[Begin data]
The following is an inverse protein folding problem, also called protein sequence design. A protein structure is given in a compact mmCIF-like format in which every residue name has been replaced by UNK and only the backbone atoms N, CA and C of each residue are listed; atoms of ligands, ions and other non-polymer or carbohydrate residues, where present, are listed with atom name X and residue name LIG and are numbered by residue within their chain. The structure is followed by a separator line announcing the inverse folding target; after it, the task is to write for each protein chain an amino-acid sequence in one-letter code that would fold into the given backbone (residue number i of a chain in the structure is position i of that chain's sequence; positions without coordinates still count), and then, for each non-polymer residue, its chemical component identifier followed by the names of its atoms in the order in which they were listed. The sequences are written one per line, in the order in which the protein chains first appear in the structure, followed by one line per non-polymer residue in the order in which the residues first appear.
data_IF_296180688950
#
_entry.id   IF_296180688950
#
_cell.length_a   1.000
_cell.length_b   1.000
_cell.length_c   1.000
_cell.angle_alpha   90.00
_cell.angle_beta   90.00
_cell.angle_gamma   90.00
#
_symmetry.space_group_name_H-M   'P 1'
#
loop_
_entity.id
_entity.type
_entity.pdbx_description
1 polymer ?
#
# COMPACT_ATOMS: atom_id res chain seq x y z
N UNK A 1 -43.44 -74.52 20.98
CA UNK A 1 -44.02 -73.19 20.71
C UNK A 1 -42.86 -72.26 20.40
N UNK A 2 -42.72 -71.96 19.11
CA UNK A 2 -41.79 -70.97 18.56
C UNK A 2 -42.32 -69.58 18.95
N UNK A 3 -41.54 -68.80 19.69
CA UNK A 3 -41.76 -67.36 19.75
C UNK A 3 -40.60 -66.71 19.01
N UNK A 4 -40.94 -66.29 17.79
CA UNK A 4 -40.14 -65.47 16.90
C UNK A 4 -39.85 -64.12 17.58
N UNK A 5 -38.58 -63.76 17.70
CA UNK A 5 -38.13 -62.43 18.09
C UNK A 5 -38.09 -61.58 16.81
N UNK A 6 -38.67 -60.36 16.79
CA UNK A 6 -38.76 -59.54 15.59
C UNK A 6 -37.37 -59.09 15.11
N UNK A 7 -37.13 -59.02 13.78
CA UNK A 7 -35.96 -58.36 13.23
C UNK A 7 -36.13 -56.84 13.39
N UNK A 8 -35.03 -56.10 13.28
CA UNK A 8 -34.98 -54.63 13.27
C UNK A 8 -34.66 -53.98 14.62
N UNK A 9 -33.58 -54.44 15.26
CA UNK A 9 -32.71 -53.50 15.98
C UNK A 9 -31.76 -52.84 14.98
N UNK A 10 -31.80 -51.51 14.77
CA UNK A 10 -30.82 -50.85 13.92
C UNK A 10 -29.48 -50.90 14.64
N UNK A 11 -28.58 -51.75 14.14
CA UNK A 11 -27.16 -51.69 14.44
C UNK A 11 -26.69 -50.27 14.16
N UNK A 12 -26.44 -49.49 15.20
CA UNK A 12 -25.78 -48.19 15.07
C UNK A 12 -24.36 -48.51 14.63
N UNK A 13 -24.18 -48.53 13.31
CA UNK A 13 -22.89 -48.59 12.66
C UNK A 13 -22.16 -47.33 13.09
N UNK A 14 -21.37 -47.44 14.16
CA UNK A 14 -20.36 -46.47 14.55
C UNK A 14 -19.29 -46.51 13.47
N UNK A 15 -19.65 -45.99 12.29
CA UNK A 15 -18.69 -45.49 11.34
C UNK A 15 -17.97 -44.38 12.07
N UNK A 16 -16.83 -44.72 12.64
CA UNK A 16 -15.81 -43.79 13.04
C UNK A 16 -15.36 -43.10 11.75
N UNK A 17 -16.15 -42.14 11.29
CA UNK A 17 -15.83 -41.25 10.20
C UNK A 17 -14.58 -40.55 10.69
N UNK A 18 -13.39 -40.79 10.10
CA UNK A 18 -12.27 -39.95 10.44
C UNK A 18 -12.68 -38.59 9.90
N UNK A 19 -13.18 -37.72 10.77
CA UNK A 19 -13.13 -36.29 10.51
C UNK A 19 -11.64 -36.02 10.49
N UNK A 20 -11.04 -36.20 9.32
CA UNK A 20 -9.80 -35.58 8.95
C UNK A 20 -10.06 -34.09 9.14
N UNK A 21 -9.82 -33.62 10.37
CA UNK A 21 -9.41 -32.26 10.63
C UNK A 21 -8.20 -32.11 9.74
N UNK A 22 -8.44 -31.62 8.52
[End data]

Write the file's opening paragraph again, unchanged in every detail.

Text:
The following is an inverse protein folding problem, also called protein sequence design. A protein structure is given in a compact mmCIF-like format in which every residue name has been replaced by UNK and only the backbone atoms N, CA and C of each residue are listed; atoms of ligands, ions and other non-polymer or carbohydrate residues, where present, are listed with atom name X and residue name LIG and are numbered by residue within their chain. The structure is followed by a separator line announcing the inverse folding target; after it, the task is to write for each protein chain an amino-acid sequence in one-letter code that would fold into the given backbone (residue number i of a chain in the structure is position i of that chain's sequence; positions without coordinates still count), and then, for each non-polymer residue, its chemical component identifier followed by the names of its atoms in the order in which they were listed. The sequences are written one per line, in the order in which the protein chains first appear in the structure, followed by one line per non-polymer residue in the order in which the residues first appear.